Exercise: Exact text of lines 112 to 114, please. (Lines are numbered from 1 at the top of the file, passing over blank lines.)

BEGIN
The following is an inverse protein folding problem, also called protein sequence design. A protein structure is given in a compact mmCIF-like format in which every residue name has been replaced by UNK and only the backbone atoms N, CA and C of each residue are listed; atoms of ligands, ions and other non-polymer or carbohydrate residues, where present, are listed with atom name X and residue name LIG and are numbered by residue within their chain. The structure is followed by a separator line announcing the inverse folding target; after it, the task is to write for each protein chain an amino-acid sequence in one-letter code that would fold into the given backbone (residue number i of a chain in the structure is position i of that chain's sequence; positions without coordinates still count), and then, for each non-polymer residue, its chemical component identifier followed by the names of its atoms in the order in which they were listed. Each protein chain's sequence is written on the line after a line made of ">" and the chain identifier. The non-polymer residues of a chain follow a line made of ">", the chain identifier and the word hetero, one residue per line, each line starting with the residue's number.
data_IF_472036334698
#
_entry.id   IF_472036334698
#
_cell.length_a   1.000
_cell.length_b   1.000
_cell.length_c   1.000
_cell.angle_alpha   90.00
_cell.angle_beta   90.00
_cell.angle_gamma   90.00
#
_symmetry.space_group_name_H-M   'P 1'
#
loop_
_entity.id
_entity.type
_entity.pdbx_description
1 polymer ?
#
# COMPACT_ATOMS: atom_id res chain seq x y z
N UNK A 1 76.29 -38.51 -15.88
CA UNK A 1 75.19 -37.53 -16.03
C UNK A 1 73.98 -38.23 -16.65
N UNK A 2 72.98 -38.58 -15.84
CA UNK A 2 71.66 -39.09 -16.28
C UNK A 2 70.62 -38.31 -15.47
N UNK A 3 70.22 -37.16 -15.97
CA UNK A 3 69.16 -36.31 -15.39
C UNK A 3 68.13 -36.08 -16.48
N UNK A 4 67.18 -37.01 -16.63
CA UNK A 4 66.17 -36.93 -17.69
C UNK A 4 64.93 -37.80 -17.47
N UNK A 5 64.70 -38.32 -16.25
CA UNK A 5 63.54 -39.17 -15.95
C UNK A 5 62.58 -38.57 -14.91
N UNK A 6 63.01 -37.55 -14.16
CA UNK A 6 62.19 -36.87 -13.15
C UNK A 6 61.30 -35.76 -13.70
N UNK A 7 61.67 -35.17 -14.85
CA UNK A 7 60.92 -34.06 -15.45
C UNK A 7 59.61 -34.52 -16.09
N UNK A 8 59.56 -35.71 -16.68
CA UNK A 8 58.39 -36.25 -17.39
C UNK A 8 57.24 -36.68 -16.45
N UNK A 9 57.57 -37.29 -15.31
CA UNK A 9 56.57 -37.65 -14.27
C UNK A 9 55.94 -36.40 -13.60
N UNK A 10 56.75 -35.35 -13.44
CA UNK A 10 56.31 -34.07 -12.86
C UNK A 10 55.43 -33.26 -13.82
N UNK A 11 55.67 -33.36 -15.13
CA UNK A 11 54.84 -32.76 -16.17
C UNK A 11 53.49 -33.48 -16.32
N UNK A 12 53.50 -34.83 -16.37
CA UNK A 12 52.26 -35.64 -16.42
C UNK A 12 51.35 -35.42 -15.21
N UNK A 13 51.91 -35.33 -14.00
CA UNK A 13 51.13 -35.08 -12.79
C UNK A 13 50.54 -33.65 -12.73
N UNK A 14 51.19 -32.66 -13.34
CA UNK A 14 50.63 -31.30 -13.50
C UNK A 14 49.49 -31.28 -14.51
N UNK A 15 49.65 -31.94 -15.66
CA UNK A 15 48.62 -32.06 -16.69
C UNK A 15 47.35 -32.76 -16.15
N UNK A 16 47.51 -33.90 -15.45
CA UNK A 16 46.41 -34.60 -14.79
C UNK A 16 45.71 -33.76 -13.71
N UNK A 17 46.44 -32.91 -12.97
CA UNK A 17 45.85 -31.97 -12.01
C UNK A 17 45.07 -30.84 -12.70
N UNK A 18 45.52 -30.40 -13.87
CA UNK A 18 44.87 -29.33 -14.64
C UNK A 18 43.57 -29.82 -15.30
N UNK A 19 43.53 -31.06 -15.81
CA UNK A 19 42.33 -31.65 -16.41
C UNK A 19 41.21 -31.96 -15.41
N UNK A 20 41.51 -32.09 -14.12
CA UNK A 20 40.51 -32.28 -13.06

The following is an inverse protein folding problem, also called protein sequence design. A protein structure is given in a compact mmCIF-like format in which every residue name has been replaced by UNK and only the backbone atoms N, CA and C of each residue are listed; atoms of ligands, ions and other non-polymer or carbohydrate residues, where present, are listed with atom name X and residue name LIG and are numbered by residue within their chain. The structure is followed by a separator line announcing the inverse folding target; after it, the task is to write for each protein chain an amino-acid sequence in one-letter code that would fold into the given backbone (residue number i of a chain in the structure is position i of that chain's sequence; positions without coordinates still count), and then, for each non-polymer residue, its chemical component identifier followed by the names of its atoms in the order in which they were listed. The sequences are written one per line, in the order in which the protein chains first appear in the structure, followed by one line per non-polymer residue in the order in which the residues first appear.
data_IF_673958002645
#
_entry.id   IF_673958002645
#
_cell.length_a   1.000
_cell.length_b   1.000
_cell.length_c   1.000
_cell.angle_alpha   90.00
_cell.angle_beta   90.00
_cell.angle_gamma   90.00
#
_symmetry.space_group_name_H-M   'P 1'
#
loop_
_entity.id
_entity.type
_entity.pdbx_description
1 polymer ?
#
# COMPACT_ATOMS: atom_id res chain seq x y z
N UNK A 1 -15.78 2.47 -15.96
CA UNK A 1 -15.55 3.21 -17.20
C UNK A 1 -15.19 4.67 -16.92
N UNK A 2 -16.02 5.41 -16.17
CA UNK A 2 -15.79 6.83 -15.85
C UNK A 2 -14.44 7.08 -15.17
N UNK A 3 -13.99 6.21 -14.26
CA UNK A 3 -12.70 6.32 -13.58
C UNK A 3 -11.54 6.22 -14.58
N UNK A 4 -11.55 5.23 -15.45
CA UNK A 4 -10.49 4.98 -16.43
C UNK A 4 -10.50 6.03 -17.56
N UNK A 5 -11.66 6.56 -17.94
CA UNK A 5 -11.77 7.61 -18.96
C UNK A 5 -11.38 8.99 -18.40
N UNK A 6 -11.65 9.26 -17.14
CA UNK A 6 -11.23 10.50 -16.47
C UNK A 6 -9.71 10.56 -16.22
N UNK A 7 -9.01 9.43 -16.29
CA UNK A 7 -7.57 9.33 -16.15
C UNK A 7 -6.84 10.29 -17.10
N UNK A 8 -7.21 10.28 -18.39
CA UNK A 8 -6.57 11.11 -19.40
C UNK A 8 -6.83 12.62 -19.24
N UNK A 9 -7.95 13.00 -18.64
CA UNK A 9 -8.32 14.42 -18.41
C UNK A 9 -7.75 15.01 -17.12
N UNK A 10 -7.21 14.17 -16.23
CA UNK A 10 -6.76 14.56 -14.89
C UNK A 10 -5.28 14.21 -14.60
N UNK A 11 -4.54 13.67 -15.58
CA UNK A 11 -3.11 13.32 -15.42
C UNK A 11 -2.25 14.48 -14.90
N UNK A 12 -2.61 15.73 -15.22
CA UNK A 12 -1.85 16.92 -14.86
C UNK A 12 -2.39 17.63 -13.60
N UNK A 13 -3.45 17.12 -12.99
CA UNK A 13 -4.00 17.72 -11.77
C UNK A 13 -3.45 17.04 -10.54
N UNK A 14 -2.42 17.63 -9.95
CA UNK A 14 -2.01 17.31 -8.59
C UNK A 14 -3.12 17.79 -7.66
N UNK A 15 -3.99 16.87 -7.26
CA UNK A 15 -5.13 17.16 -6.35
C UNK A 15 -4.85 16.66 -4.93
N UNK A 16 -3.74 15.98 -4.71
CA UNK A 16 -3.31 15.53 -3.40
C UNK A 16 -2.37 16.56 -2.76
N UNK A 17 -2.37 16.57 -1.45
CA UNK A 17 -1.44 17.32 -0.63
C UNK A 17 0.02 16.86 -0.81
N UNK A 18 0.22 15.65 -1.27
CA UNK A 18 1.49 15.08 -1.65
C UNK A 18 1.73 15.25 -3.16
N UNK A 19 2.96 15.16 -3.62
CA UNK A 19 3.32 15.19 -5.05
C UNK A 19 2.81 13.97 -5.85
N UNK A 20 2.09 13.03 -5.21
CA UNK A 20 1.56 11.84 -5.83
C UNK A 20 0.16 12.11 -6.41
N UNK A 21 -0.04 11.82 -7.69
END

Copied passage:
CA UNK A 4 -10.49 4.98 -16.43
C UNK A 4 -10.50 6.03 -17.56
N UNK A 5 -11.66 6.56 -17.94